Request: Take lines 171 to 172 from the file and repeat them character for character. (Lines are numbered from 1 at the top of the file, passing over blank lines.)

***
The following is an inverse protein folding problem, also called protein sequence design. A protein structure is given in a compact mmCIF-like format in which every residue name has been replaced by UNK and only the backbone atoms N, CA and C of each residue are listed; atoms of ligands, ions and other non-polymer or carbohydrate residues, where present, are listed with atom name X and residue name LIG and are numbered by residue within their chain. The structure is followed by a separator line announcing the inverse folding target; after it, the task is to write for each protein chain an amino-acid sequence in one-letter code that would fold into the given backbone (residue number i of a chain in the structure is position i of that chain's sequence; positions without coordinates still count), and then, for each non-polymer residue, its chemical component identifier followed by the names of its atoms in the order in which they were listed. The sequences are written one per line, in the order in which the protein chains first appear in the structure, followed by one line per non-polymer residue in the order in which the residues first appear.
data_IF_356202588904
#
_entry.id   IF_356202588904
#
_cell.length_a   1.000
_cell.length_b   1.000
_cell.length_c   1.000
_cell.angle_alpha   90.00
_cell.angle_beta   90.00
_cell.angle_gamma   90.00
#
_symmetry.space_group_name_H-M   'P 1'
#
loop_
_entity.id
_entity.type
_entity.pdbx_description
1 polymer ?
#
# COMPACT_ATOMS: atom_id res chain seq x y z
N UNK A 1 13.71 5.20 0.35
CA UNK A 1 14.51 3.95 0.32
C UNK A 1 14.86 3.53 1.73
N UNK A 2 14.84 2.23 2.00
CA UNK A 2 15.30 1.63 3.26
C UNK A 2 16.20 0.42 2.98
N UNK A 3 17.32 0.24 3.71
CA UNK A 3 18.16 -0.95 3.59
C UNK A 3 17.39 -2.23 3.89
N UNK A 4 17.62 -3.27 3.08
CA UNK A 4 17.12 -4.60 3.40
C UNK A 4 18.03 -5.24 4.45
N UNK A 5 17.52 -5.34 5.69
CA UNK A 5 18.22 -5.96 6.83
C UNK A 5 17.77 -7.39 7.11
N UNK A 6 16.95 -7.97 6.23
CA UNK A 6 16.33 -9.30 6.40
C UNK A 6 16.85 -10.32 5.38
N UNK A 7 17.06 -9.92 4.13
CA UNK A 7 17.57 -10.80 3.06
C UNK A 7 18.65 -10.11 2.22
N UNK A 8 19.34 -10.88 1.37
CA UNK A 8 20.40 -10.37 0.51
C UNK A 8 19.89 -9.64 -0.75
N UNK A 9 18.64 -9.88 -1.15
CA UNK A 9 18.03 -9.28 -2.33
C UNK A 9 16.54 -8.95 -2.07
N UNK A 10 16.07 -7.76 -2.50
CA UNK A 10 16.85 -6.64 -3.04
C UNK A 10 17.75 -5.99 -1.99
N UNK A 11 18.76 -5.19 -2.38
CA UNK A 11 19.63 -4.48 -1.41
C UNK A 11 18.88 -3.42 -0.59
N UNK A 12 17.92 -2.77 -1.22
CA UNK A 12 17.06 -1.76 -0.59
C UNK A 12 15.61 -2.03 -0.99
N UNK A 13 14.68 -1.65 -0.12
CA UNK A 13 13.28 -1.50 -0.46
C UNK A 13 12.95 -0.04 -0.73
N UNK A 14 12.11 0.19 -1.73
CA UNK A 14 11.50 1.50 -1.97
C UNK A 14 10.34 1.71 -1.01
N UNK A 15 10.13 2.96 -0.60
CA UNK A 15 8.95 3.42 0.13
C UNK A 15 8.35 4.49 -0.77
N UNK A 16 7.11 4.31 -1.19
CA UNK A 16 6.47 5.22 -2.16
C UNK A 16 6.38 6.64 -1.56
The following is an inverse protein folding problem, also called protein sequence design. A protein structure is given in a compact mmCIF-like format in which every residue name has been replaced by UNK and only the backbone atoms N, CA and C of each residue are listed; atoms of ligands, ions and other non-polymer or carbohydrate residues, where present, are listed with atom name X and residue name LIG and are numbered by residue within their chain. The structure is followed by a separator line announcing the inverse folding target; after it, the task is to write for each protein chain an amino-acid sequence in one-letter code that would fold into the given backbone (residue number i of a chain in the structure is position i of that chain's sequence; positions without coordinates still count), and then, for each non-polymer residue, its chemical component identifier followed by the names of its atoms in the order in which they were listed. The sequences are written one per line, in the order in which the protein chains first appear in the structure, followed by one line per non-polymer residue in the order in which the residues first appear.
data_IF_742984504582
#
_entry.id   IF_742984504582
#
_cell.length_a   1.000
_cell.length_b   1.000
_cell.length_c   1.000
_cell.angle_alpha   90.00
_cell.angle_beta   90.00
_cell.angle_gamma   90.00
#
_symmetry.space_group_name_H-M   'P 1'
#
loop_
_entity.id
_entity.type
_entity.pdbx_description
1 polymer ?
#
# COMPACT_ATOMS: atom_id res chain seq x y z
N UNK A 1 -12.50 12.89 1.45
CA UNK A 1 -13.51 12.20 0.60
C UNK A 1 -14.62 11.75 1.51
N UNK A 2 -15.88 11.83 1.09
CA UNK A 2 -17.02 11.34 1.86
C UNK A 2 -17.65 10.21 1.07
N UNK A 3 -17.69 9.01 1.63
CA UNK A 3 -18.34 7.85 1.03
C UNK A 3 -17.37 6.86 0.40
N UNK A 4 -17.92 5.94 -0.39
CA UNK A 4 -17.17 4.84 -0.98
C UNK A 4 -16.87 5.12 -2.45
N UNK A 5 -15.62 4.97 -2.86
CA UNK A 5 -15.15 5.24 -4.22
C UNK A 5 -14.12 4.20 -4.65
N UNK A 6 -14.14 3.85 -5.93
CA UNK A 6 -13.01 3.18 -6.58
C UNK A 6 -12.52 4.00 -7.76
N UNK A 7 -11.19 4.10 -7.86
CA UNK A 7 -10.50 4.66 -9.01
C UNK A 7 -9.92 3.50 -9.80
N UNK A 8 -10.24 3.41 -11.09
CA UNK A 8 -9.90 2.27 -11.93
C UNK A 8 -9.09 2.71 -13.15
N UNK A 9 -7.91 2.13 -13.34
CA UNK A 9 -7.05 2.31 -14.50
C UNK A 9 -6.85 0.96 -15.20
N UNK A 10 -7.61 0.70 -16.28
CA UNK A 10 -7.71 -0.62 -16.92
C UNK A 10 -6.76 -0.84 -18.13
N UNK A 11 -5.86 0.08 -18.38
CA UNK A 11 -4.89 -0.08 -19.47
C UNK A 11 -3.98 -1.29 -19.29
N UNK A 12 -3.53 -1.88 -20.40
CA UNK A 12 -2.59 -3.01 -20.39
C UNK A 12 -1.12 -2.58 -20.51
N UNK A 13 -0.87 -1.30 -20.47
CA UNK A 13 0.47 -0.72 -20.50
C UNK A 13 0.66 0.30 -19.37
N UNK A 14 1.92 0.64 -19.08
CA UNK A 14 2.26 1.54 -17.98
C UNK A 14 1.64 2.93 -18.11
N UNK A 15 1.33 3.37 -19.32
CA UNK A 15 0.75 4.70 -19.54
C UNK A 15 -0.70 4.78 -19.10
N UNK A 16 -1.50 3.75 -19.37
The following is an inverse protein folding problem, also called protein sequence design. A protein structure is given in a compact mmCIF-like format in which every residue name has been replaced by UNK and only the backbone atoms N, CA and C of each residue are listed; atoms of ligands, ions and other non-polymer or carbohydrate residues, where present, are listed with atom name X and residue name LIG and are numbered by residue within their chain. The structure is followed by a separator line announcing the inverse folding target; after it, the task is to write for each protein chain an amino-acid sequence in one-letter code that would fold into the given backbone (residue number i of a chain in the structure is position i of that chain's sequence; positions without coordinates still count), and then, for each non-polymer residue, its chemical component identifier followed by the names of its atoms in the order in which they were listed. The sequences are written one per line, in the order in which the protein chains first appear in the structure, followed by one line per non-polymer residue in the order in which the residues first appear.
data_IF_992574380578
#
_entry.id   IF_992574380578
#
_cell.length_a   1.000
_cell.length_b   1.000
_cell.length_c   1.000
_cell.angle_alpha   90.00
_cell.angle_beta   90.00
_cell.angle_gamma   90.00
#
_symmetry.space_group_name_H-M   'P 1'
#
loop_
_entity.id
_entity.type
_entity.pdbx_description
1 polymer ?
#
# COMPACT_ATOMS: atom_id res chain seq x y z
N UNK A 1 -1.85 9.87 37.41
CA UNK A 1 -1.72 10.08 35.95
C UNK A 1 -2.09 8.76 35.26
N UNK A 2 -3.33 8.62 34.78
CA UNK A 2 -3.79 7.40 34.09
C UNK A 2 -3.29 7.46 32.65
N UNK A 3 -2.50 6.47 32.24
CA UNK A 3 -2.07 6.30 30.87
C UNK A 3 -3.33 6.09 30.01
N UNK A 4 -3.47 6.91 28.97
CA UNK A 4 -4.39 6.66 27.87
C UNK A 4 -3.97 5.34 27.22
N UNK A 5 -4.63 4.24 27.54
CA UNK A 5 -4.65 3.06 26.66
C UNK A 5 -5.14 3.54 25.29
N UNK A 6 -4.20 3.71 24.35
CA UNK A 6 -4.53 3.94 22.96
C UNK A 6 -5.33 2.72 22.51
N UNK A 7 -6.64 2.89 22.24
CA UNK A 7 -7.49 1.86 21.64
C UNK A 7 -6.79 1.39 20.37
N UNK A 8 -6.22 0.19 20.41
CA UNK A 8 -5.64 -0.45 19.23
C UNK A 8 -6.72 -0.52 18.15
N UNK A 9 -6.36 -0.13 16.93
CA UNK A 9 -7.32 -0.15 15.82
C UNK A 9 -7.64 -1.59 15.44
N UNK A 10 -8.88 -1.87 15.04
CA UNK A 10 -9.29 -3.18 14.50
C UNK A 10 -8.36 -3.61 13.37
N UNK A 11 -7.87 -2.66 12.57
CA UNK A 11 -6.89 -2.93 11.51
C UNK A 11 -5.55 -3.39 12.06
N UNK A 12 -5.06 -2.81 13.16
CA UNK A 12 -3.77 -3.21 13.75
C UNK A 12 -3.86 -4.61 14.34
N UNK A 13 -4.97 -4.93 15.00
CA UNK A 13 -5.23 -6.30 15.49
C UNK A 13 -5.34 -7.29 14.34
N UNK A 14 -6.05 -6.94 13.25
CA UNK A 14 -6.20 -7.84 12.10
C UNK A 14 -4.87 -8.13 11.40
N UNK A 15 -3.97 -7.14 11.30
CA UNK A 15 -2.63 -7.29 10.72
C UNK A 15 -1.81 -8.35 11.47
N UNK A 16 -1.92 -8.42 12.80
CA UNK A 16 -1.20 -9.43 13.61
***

CA UNK A 5 -4.65 3.06 26.66
C UNK A 5 -5.14 3.54 25.29